If my memory serves me correctly we had approximately $10,000-$12,000 of expenses annually and paid these expenditures through any number of fund raising activates. These activities ranged from magazine sales to candy and ran continuously throughout the school year. We asked parents to coordinate and student to sell. We hounded aunts, uncles, friends and grandparents. We sent our children through our neighborhoods going door to door trying to persuade everyone and anyone to purchase something/ANYTHING to support our athletic program.
Then, one fall, Father Bill (Monsignor Schooler) approached the Athletic Committee and asked that we consider giving up fundraising and let the parish provide for the needs of our athletic program. I’m sure I looked at Father Bill like he was crazy since I knew firsthand what it cost to run our organization I fairly understood that the parish did not have piles of money sitting around to hand out.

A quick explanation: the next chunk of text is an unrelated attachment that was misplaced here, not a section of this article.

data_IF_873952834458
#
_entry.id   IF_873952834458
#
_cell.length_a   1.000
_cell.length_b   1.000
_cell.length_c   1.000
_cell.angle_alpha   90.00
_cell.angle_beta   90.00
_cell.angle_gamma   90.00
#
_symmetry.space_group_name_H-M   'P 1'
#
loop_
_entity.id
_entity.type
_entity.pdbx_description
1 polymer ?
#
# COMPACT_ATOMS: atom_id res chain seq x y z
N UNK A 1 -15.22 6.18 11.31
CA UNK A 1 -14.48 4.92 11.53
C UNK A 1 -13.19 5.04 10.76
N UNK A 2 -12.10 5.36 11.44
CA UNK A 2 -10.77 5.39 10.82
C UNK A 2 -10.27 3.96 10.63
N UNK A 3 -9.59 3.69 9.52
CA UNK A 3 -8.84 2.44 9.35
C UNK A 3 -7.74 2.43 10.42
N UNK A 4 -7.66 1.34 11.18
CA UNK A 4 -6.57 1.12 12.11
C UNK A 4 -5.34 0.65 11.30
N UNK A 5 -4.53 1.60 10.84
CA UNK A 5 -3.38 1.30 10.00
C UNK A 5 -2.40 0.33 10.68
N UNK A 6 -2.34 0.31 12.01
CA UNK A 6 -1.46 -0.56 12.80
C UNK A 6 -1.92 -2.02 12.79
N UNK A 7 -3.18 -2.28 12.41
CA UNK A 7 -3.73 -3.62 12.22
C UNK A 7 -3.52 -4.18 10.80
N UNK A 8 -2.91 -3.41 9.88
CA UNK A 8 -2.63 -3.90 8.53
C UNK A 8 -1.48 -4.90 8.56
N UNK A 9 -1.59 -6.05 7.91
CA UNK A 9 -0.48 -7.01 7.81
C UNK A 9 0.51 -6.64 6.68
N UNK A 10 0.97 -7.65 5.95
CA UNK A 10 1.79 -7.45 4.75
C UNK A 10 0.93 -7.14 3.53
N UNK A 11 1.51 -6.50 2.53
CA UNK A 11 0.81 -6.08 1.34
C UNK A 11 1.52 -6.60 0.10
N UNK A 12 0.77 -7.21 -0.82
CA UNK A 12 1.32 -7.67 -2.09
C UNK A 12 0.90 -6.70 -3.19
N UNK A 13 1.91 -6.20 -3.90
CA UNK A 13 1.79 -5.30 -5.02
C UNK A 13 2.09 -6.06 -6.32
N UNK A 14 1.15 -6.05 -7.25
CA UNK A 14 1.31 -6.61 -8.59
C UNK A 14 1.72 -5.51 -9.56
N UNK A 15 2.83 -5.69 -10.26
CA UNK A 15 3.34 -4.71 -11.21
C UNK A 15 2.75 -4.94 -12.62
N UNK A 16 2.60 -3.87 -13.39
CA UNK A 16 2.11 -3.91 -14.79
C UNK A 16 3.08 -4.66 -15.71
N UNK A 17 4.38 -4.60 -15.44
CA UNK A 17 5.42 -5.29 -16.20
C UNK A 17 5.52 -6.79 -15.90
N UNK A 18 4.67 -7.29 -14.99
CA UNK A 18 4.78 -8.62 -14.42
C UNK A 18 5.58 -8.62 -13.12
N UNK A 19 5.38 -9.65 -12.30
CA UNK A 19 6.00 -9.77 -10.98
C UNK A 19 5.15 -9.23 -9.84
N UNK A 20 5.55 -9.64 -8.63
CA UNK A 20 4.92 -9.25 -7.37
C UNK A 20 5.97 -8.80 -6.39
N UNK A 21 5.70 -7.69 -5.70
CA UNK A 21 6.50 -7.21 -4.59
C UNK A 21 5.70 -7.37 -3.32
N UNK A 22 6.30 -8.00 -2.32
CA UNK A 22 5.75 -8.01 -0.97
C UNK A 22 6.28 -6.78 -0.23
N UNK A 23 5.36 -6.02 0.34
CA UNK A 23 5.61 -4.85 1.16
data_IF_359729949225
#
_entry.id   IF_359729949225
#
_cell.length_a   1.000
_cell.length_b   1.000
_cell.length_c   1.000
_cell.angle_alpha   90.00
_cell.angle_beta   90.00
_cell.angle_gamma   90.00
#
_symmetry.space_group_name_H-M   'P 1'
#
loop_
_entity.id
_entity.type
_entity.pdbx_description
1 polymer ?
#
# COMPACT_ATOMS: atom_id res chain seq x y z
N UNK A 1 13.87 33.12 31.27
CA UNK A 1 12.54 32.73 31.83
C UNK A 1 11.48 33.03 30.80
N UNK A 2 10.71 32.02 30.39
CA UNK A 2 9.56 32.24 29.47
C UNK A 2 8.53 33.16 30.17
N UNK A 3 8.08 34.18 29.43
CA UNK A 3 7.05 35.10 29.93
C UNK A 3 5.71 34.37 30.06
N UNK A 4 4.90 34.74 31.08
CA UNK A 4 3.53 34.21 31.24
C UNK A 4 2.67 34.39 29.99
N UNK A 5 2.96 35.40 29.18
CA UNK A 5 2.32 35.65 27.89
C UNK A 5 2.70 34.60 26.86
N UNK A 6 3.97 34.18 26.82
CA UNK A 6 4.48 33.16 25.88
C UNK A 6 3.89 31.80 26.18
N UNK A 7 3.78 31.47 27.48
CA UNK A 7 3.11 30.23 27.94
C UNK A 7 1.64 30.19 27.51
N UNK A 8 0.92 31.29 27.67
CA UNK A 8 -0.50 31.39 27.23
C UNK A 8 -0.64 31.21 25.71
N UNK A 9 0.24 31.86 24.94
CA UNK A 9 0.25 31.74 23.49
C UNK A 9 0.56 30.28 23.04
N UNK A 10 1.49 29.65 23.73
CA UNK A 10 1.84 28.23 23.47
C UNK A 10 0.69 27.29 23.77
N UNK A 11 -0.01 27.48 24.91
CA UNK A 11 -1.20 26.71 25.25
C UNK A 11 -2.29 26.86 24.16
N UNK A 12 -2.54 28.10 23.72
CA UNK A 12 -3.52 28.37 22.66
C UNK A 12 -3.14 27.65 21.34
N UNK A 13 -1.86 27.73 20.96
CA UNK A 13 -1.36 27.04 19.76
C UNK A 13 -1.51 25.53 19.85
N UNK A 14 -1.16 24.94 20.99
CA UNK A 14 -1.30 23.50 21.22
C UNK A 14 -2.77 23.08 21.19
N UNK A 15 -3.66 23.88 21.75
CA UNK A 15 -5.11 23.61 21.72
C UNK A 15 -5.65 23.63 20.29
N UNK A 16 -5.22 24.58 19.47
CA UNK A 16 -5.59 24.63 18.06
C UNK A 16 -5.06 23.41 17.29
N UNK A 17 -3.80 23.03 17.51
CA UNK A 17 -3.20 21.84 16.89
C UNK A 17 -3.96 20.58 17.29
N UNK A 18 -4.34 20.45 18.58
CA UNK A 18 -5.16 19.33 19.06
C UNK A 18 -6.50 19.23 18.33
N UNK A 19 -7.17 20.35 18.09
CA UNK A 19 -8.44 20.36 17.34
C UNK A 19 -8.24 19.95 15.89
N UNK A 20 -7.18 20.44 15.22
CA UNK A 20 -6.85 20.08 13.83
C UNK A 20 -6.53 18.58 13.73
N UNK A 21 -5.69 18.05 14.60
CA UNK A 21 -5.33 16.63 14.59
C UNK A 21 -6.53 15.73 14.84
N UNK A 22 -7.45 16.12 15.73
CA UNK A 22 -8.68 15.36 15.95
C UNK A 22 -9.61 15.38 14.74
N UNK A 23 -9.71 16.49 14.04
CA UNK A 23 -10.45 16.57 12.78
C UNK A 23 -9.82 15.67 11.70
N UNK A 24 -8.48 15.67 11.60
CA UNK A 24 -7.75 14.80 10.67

Father Bill explained that he was looking toward St. Jude becoming a Stewardship Parish. One of the first steps was for our many ministries and organizations to take a leap in faith, and trust that God will provide for our needs. At first we were reluctant to kiss $12,000 of fundraising support goodbye without any true safety net to provide some level of comfort should this “experiment” goes awry. (This is how I personally viewed this new idea, as an experiment, instead of the way of life which it has become). But the idea of trusting in God in giving up the fundraisers that Athletic Committee sponsored, plus knowing that all ministries were being asked to do the same, won out.
That was 20 years ago and as a parish we have eliminated the fundraising and have focused our energy on building our faith. Over this same time St. Jude has fielded teams, won championships and learned valuable lessons that teamwork in sport provides. Our Athletic Committee still practices the principles of stewardship by trusting that God will provide and not relying on fundraising to keep our sons and daughters on the field of competition.